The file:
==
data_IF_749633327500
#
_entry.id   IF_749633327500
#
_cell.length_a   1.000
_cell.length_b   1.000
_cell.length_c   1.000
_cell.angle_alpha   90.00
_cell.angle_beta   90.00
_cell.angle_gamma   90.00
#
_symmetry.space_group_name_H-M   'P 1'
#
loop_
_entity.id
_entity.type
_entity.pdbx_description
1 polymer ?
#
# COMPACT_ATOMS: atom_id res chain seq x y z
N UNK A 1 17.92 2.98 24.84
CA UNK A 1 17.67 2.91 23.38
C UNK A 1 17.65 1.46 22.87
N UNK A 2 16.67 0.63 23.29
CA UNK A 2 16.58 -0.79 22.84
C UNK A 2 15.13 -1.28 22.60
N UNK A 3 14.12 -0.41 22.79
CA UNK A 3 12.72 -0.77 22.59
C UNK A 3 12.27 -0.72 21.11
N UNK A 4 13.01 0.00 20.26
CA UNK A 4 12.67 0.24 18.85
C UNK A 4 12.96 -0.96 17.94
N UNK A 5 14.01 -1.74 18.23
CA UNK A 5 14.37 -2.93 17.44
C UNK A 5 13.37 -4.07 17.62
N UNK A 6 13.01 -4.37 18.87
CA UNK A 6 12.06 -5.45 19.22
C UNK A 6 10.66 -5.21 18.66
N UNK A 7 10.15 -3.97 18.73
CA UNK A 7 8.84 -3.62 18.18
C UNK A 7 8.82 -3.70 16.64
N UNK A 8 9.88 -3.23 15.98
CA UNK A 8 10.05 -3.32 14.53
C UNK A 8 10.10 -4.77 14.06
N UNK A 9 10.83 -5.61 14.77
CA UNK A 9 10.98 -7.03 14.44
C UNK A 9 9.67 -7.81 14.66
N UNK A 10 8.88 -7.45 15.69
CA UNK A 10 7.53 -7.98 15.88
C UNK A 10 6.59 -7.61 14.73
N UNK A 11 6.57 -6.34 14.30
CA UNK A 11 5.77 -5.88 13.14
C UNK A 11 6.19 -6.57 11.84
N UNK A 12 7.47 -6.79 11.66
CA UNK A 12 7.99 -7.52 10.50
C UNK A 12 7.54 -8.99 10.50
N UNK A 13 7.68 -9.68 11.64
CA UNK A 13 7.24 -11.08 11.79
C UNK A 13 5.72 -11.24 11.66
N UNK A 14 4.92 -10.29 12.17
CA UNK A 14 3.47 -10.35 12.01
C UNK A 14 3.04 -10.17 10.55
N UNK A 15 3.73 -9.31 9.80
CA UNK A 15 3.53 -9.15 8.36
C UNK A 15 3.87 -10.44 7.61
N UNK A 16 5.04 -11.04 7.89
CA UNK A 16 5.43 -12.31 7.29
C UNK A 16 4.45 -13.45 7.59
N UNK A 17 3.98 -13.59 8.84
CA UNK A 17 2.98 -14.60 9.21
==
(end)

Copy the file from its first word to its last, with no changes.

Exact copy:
data_IF_749633327500
#
_entry.id   IF_749633327500
#
_cell.length_a   1.000
_cell.length_b   1.000
_cell.length_c   1.000
_cell.angle_alpha   90.00
_cell.angle_beta   90.00
_cell.angle_gamma   90.00
#
_symmetry.space_group_name_H-M   'P 1'
#
loop_
_entity.id
_entity.type
_entity.pdbx_description
1 polymer ?
#
# COMPACT_ATOMS: atom_id res chain seq x y z
N UNK A 1 17.92 2.98 24.84
CA UNK A 1 17.67 2.91 23.38
C UNK A 1 17.65 1.46 22.87
N UNK A 2 16.67 0.63 23.29
CA UNK A 2 16.58 -0.79 22.84
C UNK A 2 15.13 -1.28 22.60
N UNK A 3 14.12 -0.41 22.79
CA UNK A 3 12.72 -0.77 22.59
C UNK A 3 12.27 -0.72 21.11
N UNK A 4 13.01 0.00 20.26
CA UNK A 4 12.67 0.24 18.85
C UNK A 4 12.96 -0.96 17.94
N UNK A 5 14.01 -1.74 18.23
CA UNK A 5 14.37 -2.93 17.44
C UNK A 5 13.37 -4.07 17.62
N UNK A 6 13.01 -4.37 18.87
CA UNK A 6 12.06 -5.45 19.22
C UNK A 6 10.66 -5.21 18.66
N UNK A 7 10.15 -3.97 18.73
CA UNK A 7 8.84 -3.62 18.18
C UNK A 7 8.82 -3.70 16.64
N UNK A 8 9.88 -3.23 15.98
CA UNK A 8 10.05 -3.32 14.53
C UNK A 8 10.10 -4.77 14.06
N UNK A 9 10.83 -5.61 14.77
CA UNK A 9 10.98 -7.03 14.44
C UNK A 9 9.67 -7.81 14.66
N UNK A 10 8.88 -7.45 15.69
CA UNK A 10 7.53 -7.98 15.88
C UNK A 10 6.59 -7.61 14.73
N UNK A 11 6.57 -6.34 14.30
CA UNK A 11 5.77 -5.88 13.14
C UNK A 11 6.19 -6.57 11.84
N UNK A 12 7.47 -6.79 11.66
CA UNK A 12 7.99 -7.52 10.50
C UNK A 12 7.54 -8.99 10.50
N UNK A 13 7.68 -9.68 11.64
CA UNK A 13 7.24 -11.08 11.79
C UNK A 13 5.72 -11.24 11.66
N UNK A 14 4.92 -10.29 12.17
CA UNK A 14 3.47 -10.35 12.01
C UNK A 14 3.04 -10.17 10.55
N UNK A 15 3.73 -9.31 9.80
CA UNK A 15 3.53 -9.15 8.36
C UNK A 15 3.87 -10.44 7.61
N UNK A 16 5.04 -11.04 7.89
CA UNK A 16 5.43 -12.31 7.29
C UNK A 16 4.45 -13.45 7.59
N UNK A 17 3.98 -13.59 8.84
CA UNK A 17 2.98 -14.60 9.21